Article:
197 US 207 Samuel Clyatt v. United States
197 U.S. 207
25 S.Ct. 429
49 L.Ed. 726
SAMUEL M. CLYATT
Argued December 13, 14, 1904.
Decided March 13, 1905.
Sections 1990 and 5526, Rev. Stat. (U. S. Comp. Stat. 1901, pp. 1266, 3715), read:
'Sec. 1990. The holding of any person to service or labor under the system known as peonage is abolished and forever prohibited in the territory of New Mexico, or in any other territory or state of the United States; and all acts, laws, resolutions, orders, regulations, or usages of the territory of New Mexico, or of any other territory or state, which have heretofore established, maintained, or enforced, or by virtue of which any attempt shall hereafter be made to establish, maintain, or enforce, directly or indirectly, the voluntary or involuntary service or labor of any persons as peons, in liquidation of any debt or obligation, or otherwise, are declared null and void.'
'Sec. 5526. Every person who holds, arrests, returns, or causes to be held, arrested, or returned, or in any manner aids in the arrest or return of any person to a condition of peonage, shall be punished by a fine of not less than one thousand nor more than five thousand dollars, or by imprisonment not less than one year nor more than five years, or by both.'
On November 21, 1901, the grand jury returned into the circuit court of the United States for the northern district of Florida an indictment in two counts, the first of which is as follows:
'The grand jurors of the United States of America impaneled and sworn within and for the district aforesaid, on their oaths present, that one Samuel M. Clyatt, heretofore, to wit: on the eleventh day of February, in the year of our Lord one thousand nine hundred and one, in the county of Levy, state of Florida, within the district aforesaid, and within the jurisdiction of this court, did then and there unlawfully and knowingly return one Will Gordon and one Mose Ridley to a condition of peonage, by forcibly and against the will of them, the said Will Gordon and the said Mose Ridley, returning them, the said Will Gordon and Mose Ridley, to work to and for Samuel M. Clyatt, D. T. Clyatt, and H. H. Tift, copartners doing business under the firm name and style of Clyatt & Tift, to be held by them, the said Clyatt & Tift, to work out a debt claimed to be due to them, the said Clyatt & Tift, by the said Will Gordon and Mose Ridley; contrary to the form of the statute in such case made and provided, and against the peace and dignity of the United States.'
The second count differs only in charging that defendant caused and aided in returning Gordon and Ridley. A trial resulted in a verdict of guilty, and thereupon the defendant was sentenced to confinement at hard labor for four years. The case was taken on appropriate writ to the court of appeals for the fifth circuit, which certified to this court three questions. Subsequently the entire record was brought here on a writ of certiorari, and the case was heard on its merits.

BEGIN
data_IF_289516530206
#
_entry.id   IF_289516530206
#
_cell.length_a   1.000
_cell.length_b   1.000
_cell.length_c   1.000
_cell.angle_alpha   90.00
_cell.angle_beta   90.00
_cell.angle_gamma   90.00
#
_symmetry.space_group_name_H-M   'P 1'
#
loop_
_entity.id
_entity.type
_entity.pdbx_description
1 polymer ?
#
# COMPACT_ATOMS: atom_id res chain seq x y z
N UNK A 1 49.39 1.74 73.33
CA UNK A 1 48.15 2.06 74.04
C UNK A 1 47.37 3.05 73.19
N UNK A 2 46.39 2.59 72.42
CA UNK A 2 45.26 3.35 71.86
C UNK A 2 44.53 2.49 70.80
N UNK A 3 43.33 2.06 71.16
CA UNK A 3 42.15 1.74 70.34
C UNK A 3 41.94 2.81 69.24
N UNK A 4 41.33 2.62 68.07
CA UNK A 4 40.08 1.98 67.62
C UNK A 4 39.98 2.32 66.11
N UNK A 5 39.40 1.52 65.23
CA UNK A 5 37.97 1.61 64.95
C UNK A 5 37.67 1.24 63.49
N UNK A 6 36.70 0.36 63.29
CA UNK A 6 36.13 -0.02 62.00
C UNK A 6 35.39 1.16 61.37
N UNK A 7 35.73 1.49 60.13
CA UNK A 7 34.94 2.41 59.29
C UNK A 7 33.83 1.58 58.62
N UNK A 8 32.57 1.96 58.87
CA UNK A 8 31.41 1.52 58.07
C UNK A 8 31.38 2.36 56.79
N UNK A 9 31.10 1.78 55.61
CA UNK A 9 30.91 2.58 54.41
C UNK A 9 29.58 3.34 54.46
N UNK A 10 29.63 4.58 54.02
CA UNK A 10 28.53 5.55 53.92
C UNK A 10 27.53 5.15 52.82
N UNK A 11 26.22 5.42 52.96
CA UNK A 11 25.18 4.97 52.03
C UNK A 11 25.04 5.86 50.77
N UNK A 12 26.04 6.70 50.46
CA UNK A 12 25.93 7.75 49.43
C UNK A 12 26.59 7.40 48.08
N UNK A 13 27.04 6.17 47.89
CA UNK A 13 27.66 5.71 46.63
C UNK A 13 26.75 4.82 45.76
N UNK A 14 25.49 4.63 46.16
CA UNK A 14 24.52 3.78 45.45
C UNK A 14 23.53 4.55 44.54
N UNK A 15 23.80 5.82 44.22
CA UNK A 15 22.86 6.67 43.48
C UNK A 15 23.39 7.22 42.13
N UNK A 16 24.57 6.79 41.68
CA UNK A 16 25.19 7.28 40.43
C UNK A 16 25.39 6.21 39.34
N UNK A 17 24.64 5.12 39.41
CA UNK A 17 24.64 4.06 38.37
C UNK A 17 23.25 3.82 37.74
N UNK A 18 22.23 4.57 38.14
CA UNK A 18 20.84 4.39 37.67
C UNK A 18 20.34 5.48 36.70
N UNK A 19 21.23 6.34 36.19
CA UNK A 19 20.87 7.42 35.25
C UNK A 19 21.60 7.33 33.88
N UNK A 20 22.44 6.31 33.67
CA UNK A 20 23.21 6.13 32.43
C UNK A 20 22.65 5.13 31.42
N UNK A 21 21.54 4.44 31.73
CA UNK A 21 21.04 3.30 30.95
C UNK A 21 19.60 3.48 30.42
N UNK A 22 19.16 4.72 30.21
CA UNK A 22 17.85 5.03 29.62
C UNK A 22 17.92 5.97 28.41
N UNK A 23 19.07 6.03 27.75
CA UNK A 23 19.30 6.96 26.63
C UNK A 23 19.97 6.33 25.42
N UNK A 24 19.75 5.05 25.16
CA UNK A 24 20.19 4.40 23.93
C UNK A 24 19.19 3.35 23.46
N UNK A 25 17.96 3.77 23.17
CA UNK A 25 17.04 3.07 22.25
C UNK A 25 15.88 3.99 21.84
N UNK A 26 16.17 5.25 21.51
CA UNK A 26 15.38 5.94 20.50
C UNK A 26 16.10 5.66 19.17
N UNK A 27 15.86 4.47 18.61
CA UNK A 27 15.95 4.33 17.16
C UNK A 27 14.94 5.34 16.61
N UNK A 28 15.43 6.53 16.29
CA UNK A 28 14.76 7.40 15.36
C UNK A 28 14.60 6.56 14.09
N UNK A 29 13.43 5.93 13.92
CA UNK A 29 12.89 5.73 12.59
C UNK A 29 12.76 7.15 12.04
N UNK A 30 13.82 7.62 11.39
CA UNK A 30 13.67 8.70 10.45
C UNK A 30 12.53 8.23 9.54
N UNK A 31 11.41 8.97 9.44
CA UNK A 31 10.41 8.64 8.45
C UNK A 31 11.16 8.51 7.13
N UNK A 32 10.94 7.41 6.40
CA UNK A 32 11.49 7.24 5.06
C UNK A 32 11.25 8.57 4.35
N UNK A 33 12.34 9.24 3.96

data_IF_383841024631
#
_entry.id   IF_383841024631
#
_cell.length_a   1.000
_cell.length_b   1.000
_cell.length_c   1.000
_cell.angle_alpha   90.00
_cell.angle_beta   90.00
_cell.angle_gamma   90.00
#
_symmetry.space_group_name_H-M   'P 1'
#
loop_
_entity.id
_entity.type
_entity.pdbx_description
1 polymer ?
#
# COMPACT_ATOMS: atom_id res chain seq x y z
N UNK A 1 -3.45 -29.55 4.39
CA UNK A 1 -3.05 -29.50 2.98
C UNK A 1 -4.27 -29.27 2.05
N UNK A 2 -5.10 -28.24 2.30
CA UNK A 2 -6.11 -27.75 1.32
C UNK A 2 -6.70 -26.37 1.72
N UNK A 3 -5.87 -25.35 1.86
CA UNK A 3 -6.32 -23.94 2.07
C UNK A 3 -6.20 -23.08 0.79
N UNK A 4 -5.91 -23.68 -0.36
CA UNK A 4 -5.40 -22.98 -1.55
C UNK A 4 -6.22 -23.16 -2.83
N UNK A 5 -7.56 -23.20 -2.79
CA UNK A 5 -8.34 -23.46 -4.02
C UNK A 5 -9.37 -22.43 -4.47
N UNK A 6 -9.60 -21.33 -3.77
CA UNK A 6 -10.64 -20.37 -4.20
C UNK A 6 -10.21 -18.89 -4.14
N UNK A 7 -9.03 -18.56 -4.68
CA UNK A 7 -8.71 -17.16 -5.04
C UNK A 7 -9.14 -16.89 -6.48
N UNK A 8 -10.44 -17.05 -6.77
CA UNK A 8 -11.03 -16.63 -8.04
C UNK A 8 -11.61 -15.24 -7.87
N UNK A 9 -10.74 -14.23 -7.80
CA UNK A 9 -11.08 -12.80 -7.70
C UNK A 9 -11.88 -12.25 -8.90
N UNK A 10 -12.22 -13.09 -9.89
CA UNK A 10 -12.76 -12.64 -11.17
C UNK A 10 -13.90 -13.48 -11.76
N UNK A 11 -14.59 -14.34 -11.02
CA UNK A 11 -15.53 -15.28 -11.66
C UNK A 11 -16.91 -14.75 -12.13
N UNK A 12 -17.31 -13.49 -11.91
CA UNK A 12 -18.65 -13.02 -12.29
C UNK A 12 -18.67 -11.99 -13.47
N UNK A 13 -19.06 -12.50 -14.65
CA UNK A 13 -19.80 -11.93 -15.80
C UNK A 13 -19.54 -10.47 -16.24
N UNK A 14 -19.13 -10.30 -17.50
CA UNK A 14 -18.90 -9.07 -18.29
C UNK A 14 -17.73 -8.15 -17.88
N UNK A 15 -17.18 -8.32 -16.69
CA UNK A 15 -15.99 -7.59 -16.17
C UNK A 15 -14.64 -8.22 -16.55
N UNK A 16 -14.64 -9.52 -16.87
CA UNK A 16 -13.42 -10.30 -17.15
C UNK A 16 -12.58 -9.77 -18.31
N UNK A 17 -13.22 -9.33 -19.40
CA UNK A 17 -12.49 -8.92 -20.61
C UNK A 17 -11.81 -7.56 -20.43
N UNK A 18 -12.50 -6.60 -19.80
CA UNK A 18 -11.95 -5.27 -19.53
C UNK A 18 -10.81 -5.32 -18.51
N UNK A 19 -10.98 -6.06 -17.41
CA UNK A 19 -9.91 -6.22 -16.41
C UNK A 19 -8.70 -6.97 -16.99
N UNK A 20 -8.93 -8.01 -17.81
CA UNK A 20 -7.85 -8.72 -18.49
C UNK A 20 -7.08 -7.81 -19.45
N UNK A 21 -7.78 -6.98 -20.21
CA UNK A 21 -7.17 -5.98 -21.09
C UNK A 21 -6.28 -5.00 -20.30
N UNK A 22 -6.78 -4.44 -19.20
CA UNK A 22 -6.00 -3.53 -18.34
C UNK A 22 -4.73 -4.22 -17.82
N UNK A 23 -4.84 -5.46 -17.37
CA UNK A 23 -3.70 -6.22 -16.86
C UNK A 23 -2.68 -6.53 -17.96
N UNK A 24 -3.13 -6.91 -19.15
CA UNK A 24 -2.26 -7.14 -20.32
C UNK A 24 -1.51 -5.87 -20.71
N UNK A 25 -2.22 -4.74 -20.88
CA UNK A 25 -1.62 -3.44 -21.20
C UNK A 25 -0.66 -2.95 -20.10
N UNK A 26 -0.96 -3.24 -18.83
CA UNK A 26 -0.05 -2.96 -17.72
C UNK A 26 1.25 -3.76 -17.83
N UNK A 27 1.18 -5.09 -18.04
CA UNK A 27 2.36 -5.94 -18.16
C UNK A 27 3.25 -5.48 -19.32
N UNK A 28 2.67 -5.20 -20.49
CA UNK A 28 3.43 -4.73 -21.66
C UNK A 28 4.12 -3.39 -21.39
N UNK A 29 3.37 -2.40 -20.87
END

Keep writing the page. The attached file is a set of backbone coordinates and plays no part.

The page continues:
Messrs. William G. Brantley, A. O. Bacon, and W. M. Hammond for Clyatt.
[Argument of Counsel from pages 209-213 intentionally omitted]
Attorney General Moody and assistant Attorney General Purdy for the United States.
[Argument of Counsel from pages 213-215 intentionally omitted]
Mr. Justice Brewer delivered the opinion of the court:
The constitutionality and scope of §§ 1990 and 5526 present the first questions for our consideration. They prohibit peonage. What is peonage? It may be defined as a status or condition of compulsory service, based upon the indebtedness of the peon to the master. The basal fact is indebtedness. As said by Judge Benedict, delivering the opinion in Jaremillo v. Romero, 1 N. M. 190, 194: 'One fact existed universally: all were indebted to their masters. This was the cord by which they seemed bound to their master's service.' Upon this is based a condition of compulsory service. Peonage is sometimes classified as voluntary or involuntary; but this implies simply a difference in the mode of origin, but none in the character of the servitude. The one exists where the debtor voluntarily contracts to enter the service of his creditor. The other is forced upon the debtor by some provision of law. But peonage, however created, is compulsory service,—involuntary servitude. The peon can release himself therefrom, it is true, by the payment of the debt, but otherwise the service is enforced. A clear distinction exists between peonage and the voluntary performance of labor or rendering of services in payment of a debt. In the latter case the debtor, though contracting to pay his indebtedness by labor or service, and subject, like any other contractor, to an action for damages for breach of that contract, can elect at any time to break it, and no law or force compels performance or a continuance of the service. We need not stop to consider any possible limits or exceptional cases, such as the service of a sailor (Robertson v. Baldwin, 165 U. S. 275, 41 L. ed. 715, 17 Sup. Ct. Rep. 326), or the obligations of a child to its parents, or of an apprentice to his master, or the power of the legislature to make unlawful, and punish criminally, an abandonment by an employee of his post of labor in any extreme cases. That which is contemplated by the statute is compulsory service to secure the payment of a debt. Is this legislation within the power of Congress? It may be conceded, as a general proposition, that the ordinary relations of individual to individual are subject to the control of the states, and are not intrusted to the general government; but the 13th Amendment, adopted as an outcome of the Civil War, reads: